Titan Machinery Inc Earnings: Will They Suffer Deere's Fate?

For years, farm equipment has been a great thing to sell. But are Titan's best days now behind it?

Jun 3, 2014 at 11:20AM

On Thursday, Titan Machinery (NASDAQ:TITN) will release its quarterly report, and investors have suffered through a whirlwind of share-price advances and declines that show the turbulence that the heavy-equipment industry has gone through lately. Like rival Deere (NYSE:DE) and fellow equipment-maker Caterpillar (NYSE:CAT), Titan Machinery has had trouble keeping its revenue up, but shareholders remain hopeful that the company will manage to get its earnings moving back in the right direction in the long run.

Titan Machinery is the retail link between the makers of agricultural and construction equipment from the manufacturer of the Case IH and New Holland brand names. With that combination of business segments, Titan Machinery hopes to tap into the same long-term demand that Deere and Caterpillar have sought in the agricultural and construction industries. Yet after putting in strong performance in the years after the financial crisis, Titan Machinery has topped out and lost half of its value from its 2012 peak. What's next for Titan? Let's take an early look at what's been happening with Titan Machinery over the past quarter and what we're likely to see in its report.

CNH / Case-IH tractor sold by Titan Machinery. Source: CNH.

Stats on Titan Machinery

Analyst EPS Estimate


Year-Ago EPS


Revenue Estimate

$411.57 million

Change From Year-Ago Revenue


Earnings Beats in Past Four Quarters


Source: Yahoo! Finance.

Can Titan Machinery earnings get back on track?
In recent months, investors have gotten less optimistic about Titan earnings, doubling their loss estimates for the April quarter and cutting their projections for the full fiscal year by a dime per share. The stock has been volatile, rising 13% since late February but with much more violent swings in the share price.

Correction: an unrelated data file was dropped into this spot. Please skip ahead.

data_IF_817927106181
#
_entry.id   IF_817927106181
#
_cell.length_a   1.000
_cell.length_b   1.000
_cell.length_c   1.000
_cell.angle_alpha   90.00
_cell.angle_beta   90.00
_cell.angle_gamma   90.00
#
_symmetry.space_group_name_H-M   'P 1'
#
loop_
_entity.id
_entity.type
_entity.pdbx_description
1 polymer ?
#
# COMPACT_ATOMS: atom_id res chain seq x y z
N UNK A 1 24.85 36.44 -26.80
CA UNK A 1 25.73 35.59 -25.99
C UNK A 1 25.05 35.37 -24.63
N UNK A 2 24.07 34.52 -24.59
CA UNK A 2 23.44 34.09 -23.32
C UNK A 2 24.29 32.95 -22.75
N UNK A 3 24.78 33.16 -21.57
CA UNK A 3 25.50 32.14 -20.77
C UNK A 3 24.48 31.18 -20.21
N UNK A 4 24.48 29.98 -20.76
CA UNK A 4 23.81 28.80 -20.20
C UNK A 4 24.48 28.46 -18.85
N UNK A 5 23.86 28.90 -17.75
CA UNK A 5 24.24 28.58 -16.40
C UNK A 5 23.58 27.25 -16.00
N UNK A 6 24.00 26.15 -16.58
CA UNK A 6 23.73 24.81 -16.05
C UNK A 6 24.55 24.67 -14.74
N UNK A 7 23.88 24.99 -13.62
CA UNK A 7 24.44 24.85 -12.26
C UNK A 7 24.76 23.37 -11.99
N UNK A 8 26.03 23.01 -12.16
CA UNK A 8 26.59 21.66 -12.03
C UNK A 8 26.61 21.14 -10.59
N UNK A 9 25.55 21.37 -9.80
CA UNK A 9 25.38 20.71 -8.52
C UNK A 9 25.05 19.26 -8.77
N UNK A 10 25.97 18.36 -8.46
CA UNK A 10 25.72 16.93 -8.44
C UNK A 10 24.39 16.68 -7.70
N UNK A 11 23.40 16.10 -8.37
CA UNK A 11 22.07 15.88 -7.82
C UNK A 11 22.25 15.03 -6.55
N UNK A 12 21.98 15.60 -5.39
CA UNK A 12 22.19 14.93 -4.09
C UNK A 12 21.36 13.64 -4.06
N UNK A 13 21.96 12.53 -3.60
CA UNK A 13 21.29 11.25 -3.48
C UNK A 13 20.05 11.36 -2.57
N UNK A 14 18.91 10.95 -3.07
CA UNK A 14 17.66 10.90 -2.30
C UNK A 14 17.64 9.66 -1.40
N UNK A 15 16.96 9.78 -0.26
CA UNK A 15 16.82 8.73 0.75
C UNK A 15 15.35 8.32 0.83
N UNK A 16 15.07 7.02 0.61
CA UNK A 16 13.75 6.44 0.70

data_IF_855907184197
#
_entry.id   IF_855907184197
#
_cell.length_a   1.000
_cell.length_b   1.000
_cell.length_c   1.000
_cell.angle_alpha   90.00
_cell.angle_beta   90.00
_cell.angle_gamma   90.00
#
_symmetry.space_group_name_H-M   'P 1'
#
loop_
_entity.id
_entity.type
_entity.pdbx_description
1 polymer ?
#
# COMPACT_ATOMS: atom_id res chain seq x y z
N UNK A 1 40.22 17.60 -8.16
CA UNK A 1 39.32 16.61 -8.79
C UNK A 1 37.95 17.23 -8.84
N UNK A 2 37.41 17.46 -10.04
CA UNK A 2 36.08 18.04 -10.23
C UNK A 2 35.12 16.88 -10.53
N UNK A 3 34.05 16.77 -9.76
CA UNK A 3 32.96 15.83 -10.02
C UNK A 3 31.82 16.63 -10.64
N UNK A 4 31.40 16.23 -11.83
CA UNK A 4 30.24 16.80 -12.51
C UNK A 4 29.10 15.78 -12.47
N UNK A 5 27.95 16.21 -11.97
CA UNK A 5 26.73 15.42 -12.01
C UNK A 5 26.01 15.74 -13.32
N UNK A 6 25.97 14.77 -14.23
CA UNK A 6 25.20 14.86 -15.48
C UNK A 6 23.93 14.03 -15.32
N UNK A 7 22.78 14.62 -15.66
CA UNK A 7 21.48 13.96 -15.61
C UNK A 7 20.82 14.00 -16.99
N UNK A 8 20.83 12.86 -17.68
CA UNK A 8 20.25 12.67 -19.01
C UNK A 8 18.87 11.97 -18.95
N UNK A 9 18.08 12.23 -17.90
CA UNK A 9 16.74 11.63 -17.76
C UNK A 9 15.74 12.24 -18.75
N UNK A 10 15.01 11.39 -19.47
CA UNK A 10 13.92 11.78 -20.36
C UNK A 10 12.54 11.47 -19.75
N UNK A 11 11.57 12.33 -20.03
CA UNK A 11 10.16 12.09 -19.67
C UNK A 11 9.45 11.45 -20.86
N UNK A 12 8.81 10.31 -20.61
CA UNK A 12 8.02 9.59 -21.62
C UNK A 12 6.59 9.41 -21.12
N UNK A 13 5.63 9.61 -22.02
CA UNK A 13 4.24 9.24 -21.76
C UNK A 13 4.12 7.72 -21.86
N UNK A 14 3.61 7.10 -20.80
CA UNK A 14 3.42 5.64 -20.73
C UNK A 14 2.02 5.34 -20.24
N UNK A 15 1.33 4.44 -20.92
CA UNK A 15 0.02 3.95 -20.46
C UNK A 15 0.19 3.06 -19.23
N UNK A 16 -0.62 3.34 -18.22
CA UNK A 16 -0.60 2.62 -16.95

Titan Machinery's most recent quarterly results show some of the struggles the company has faced lately. Sales for the quarter dropped almost 10%, and Titan's adjusted earnings fell by more than half. Moreover, with sales expected to decline a further 3%-12% over the next year, Titan is seeing some of the same trends that Deere has seen on the agricultural front. Investors had expected worse from Titan, though, and so even those ugly results led to a big jump in the stock's price.


Source: Deere.

Competition is a big factor in Titan's troubles. Deere in particular has worked hard to get ahead of changing trends in the industry, and that strategy has paid off with its decision to modify engines to comply with environmental regulations well in advance of federal deadlines. That advance preparation made it easier for Deere to pass on higher costs of compliance to its customers, while Titan Machinery has struggled to do so. Moreover, Deere is spending substantial amounts on research and development in order to sustain its hold on the U.S. agricultural equipment industry.

The big wildcard for Titan Machinery is whether construction-equipment sales will pick up. Caterpillar has seen better performance in its construction segment than in its mining segment, with actual sales gains for construction equipment in many key markets. Still, Titan announced in its last quarterly report that it would have to cut jobs at its construction equipment unit by 12%, reflecting past weakness and leading some investors to be skeptical at Titan's ability to follow Caterpillar's more favorable trends.

In the Titan Machinery earnings report, watch to see how the company's two main segments perform. If construction does start to pick up for Titan, then it could finally help the equipment retailer pull out of its revenue tailspin. But if agricultural sales are worse than Deere's recent trends, then Titan investors could have to suffer a while longer.

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